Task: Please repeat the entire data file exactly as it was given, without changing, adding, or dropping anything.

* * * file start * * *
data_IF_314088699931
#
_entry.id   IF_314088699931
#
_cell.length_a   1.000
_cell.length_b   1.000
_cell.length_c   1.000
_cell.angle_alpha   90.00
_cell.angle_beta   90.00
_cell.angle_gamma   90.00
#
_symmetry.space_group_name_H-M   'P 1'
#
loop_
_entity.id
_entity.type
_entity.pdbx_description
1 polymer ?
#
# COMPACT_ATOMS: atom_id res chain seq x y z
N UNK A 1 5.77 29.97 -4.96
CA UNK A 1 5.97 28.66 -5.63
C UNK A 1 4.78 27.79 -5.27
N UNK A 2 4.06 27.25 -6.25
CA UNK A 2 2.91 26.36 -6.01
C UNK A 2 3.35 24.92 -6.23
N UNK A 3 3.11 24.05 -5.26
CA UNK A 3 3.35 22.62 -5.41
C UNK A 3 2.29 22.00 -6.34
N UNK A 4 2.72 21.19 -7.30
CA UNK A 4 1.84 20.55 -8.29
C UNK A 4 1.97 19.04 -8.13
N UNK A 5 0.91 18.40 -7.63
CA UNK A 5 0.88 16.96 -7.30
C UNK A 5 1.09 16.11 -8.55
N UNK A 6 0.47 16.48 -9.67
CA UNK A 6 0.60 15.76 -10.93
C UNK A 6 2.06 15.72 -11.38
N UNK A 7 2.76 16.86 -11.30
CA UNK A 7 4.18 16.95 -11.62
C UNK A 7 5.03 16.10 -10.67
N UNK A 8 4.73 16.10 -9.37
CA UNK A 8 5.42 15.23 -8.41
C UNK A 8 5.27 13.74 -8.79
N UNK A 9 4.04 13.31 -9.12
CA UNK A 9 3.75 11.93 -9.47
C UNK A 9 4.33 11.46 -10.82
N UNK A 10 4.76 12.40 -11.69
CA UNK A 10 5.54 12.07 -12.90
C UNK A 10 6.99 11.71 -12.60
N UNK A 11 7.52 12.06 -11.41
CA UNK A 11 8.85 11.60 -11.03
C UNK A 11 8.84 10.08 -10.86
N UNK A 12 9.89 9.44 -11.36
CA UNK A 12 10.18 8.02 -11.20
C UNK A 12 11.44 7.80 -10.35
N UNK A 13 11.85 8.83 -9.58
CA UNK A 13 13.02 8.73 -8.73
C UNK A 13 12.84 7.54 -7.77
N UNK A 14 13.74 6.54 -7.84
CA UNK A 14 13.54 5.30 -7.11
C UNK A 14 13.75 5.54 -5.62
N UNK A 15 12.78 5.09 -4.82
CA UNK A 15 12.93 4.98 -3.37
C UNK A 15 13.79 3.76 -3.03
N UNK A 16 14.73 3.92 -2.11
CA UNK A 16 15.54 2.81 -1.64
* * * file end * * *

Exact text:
data_IF_314088699931
#
_entry.id   IF_314088699931
#
_cell.length_a   1.000
_cell.length_b   1.000
_cell.length_c   1.000
_cell.angle_alpha   90.00
_cell.angle_beta   90.00
_cell.angle_gamma   90.00
#
_symmetry.space_group_name_H-M   'P 1'
#
loop_
_entity.id
_entity.type
_entity.pdbx_description
1 polymer ?
#
# COMPACT_ATOMS: atom_id res chain seq x y z
N UNK A 1 5.77 29.97 -4.96
CA UNK A 1 5.97 28.66 -5.63
C UNK A 1 4.78 27.79 -5.27
N UNK A 2 4.06 27.25 -6.25
CA UNK A 2 2.91 26.36 -6.01
C UNK A 2 3.35 24.92 -6.23
N UNK A 3 3.11 24.05 -5.26
CA UNK A 3 3.35 22.62 -5.41
C UNK A 3 2.29 22.00 -6.34
N UNK A 4 2.72 21.19 -7.30
CA UNK A 4 1.84 20.55 -8.29
C UNK A 4 1.97 19.04 -8.13
N UNK A 5 0.91 18.40 -7.63
CA UNK A 5 0.88 16.96 -7.30
C UNK A 5 1.09 16.11 -8.55
N UNK A 6 0.47 16.48 -9.67
CA UNK A 6 0.60 15.76 -10.93
C UNK A 6 2.06 15.72 -11.38
N UNK A 7 2.76 16.86 -11.30
CA UNK A 7 4.18 16.95 -11.62
C UNK A 7 5.03 16.10 -10.67
N UNK A 8 4.73 16.10 -9.37
CA UNK A 8 5.42 15.23 -8.41
C UNK A 8 5.27 13.74 -8.79
N UNK A 9 4.04 13.31 -9.12
CA UNK A 9 3.75 11.93 -9.47
C UNK A 9 4.33 11.46 -10.82
N UNK A 10 4.76 12.40 -11.69
CA UNK A 10 5.54 12.07 -12.90
C UNK A 10 6.99 11.71 -12.60
N UNK A 11 7.52 12.06 -11.41
CA UNK A 11 8.85 11.60 -11.03
C UNK A 11 8.84 10.08 -10.86
N UNK A 12 9.89 9.44 -11.36
CA UNK A 12 10.18 8.02 -11.20
C UNK A 12 11.44 7.80 -10.35
N UNK A 13 11.85 8.83 -9.58
CA UNK A 13 13.02 8.73 -8.73
C UNK A 13 12.84 7.54 -7.77
N UNK A 14 13.74 6.54 -7.84
CA UNK A 14 13.54 5.30 -7.11
C UNK A 14 13.75 5.54 -5.62
N UNK A 15 12.78 5.09 -4.82
CA UNK A 15 12.93 4.98 -3.37
C UNK A 15 13.79 3.76 -3.03
N UNK A 16 14.73 3.92 -2.11
CA UNK A 16 15.54 2.81 -1.64